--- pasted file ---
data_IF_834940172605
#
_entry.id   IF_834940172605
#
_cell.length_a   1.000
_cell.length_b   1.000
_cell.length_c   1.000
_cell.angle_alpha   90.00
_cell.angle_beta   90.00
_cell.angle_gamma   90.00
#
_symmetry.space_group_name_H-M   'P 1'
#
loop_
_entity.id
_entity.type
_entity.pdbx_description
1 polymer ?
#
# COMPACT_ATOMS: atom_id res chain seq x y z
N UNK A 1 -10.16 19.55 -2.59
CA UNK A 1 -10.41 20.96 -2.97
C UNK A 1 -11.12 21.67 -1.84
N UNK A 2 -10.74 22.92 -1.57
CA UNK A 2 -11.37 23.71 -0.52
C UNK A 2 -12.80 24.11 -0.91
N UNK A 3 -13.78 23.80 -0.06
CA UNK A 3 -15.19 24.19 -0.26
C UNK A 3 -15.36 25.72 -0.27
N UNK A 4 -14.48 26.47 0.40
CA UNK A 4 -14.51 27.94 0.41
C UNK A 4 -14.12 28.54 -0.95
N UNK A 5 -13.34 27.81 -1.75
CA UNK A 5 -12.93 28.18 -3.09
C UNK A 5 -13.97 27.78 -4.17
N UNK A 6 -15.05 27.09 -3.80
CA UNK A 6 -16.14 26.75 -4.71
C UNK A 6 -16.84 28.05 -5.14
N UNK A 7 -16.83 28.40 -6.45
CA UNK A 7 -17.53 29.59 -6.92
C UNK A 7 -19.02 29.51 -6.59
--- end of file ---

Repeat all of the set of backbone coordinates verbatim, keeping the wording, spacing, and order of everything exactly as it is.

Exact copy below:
data_IF_834940172605
#
_entry.id   IF_834940172605
#
_cell.length_a   1.000
_cell.length_b   1.000
_cell.length_c   1.000
_cell.angle_alpha   90.00
_cell.angle_beta   90.00
_cell.angle_gamma   90.00
#
_symmetry.space_group_name_H-M   'P 1'
#
loop_
_entity.id
_entity.type
_entity.pdbx_description
1 polymer ?
#
# COMPACT_ATOMS: atom_id res chain seq x y z
N UNK A 1 -10.16 19.55 -2.59
CA UNK A 1 -10.41 20.96 -2.97
C UNK A 1 -11.12 21.67 -1.84
N UNK A 2 -10.74 22.92 -1.57
CA UNK A 2 -11.37 23.71 -0.52
C UNK A 2 -12.80 24.11 -0.91
N UNK A 3 -13.78 23.80 -0.06
CA UNK A 3 -15.19 24.19 -0.26
C UNK A 3 -15.36 25.72 -0.27
N UNK A 4 -14.48 26.47 0.40
CA UNK A 4 -14.51 27.94 0.41
C UNK A 4 -14.12 28.54 -0.95
N UNK A 5 -13.34 27.81 -1.75
CA UNK A 5 -12.93 28.18 -3.09
C UNK A 5 -13.97 27.78 -4.17
N UNK A 6 -15.05 27.09 -3.80
CA UNK A 6 -16.14 26.75 -4.71
C UNK A 6 -16.84 28.05 -5.14
N UNK A 7 -16.83 28.40 -6.45
CA UNK A 7 -17.53 29.59 -6.92
C UNK A 7 -19.02 29.51 -6.59